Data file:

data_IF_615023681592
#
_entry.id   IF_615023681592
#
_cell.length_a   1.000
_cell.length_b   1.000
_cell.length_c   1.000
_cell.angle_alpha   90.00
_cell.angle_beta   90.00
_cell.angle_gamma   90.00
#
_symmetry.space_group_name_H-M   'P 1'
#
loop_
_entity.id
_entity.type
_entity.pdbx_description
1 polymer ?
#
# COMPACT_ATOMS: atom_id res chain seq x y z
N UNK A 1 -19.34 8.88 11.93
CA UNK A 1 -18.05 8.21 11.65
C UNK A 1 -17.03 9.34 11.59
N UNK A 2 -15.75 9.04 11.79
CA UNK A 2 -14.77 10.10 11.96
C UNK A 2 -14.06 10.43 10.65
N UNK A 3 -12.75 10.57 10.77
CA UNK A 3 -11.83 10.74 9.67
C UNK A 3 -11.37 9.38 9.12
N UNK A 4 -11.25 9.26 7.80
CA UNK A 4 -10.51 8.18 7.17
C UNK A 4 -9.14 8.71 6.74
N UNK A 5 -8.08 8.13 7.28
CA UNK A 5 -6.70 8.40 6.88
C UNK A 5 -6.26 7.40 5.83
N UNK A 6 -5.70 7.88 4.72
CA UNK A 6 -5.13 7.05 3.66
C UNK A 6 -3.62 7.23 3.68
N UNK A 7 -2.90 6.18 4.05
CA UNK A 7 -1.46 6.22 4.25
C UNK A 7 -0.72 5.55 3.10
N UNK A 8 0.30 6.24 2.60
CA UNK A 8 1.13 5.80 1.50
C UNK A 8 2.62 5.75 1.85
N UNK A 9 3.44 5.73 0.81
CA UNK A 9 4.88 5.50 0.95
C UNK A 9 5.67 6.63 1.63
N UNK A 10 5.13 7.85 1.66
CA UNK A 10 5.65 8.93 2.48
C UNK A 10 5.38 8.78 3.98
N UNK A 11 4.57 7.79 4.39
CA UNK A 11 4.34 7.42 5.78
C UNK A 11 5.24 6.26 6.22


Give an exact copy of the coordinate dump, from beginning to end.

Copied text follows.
data_IF_615023681592
#
_entry.id   IF_615023681592
#
_cell.length_a   1.000
_cell.length_b   1.000
_cell.length_c   1.000
_cell.angle_alpha   90.00
_cell.angle_beta   90.00
_cell.angle_gamma   90.00
#
_symmetry.space_group_name_H-M   'P 1'
#
loop_
_entity.id
_entity.type
_entity.pdbx_description
1 polymer ?
#
# COMPACT_ATOMS: atom_id res chain seq x y z
N UNK A 1 -19.34 8.88 11.93
CA UNK A 1 -18.05 8.21 11.65
C UNK A 1 -17.03 9.34 11.59
N UNK A 2 -15.75 9.04 11.79
CA UNK A 2 -14.77 10.10 11.96
C UNK A 2 -14.06 10.43 10.65
N UNK A 3 -12.75 10.57 10.77
CA UNK A 3 -11.83 10.74 9.67
C UNK A 3 -11.37 9.38 9.12
N UNK A 4 -11.25 9.26 7.80
CA UNK A 4 -10.51 8.18 7.17
C UNK A 4 -9.14 8.71 6.74
N UNK A 5 -8.08 8.13 7.28
CA UNK A 5 -6.70 8.40 6.88
C UNK A 5 -6.26 7.40 5.83
N UNK A 6 -5.70 7.88 4.72
CA UNK A 6 -5.13 7.05 3.66
C UNK A 6 -3.62 7.23 3.68
N UNK A 7 -2.90 6.18 4.05
CA UNK A 7 -1.46 6.22 4.25
C UNK A 7 -0.72 5.55 3.10
N UNK A 8 0.30 6.24 2.60
CA UNK A 8 1.13 5.80 1.50
C UNK A 8 2.62 5.75 1.85
N UNK A 9 3.44 5.73 0.81
CA UNK A 9 4.88 5.50 0.95
C UNK A 9 5.67 6.63 1.63
N UNK A 10 5.13 7.85 1.66
CA UNK A 10 5.65 8.93 2.48
C UNK A 10 5.38 8.78 3.98
N UNK A 11 4.57 7.79 4.39
CA UNK A 11 4.34 7.42 5.78
C UNK A 11 5.24 6.26 6.22